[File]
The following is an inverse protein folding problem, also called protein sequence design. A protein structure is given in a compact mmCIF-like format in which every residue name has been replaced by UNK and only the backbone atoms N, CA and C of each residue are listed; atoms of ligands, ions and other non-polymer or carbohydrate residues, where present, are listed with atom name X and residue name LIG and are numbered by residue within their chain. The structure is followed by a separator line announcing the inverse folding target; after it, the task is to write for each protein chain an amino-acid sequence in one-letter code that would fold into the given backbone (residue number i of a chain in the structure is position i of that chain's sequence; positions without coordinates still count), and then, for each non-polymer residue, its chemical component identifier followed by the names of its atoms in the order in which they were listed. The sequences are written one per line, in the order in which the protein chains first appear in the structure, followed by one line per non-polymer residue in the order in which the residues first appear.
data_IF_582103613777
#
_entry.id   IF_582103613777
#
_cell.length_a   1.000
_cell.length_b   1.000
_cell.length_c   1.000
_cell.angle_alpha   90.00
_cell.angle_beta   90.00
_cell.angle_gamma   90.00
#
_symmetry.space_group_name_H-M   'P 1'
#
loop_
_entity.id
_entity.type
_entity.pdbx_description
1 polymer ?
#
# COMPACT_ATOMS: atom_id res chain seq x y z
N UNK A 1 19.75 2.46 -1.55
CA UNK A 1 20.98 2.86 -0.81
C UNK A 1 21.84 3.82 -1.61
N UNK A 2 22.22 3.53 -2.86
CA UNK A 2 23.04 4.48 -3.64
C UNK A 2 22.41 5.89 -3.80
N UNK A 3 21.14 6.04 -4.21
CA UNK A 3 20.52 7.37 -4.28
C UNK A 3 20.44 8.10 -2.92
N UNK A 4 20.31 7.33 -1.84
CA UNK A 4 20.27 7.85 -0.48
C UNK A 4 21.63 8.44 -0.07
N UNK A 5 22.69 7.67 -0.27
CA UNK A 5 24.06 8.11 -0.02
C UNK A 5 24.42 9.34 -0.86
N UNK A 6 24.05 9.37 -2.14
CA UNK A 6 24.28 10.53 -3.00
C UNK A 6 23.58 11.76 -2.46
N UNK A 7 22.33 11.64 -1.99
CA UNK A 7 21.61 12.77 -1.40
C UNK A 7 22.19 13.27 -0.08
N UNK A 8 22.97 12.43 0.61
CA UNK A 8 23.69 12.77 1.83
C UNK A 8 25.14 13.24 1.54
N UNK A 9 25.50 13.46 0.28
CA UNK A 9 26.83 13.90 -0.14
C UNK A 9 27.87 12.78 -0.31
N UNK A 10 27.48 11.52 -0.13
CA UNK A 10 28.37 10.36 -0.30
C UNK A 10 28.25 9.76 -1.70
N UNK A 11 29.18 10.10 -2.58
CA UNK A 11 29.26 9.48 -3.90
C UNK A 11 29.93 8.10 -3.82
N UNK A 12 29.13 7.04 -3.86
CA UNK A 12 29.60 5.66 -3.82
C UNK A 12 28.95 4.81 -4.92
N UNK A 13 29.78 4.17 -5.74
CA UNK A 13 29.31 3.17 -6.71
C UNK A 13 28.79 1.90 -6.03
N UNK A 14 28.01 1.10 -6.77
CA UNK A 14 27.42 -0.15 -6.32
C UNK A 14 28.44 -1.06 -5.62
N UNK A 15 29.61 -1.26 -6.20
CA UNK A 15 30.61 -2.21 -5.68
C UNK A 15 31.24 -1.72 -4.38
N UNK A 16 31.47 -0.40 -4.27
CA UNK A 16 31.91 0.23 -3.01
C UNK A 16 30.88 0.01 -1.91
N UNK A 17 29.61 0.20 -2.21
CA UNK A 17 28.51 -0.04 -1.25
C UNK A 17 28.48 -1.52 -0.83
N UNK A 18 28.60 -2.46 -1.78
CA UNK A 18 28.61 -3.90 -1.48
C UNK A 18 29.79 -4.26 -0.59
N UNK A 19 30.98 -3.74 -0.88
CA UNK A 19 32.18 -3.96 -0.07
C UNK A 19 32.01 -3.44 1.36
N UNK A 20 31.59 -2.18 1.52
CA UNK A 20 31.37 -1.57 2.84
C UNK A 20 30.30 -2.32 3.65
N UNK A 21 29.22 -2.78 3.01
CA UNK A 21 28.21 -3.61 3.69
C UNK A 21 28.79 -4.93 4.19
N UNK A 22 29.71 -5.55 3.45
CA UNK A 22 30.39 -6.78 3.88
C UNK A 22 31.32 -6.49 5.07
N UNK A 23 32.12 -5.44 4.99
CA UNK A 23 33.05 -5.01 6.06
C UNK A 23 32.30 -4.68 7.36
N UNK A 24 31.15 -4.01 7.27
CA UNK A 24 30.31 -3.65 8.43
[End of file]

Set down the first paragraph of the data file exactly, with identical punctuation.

The following is an inverse protein folding problem, also called protein sequence design. A protein structure is given in a compact mmCIF-like format in which every residue name has been replaced by UNK and only the backbone atoms N, CA and C of each residue are listed; atoms of ligands, ions and other non-polymer or carbohydrate residues, where present, are listed with atom name X and residue name LIG and are numbered by residue within their chain. The structure is followed by a separator line announcing the inverse folding target; after it, the task is to write for each protein chain an amino-acid sequence in one-letter code that would fold into the given backbone (residue number i of a chain in the structure is position i of that chain's sequence; positions without coordinates still count), and then, for each non-polymer residue, its chemical component identifier followed by the names of its atoms in the order in which they were listed. The sequences are written one per line, in the order in which the protein chains first appear in the structure, followed by one line per non-polymer residue in the order in which the residues first appear.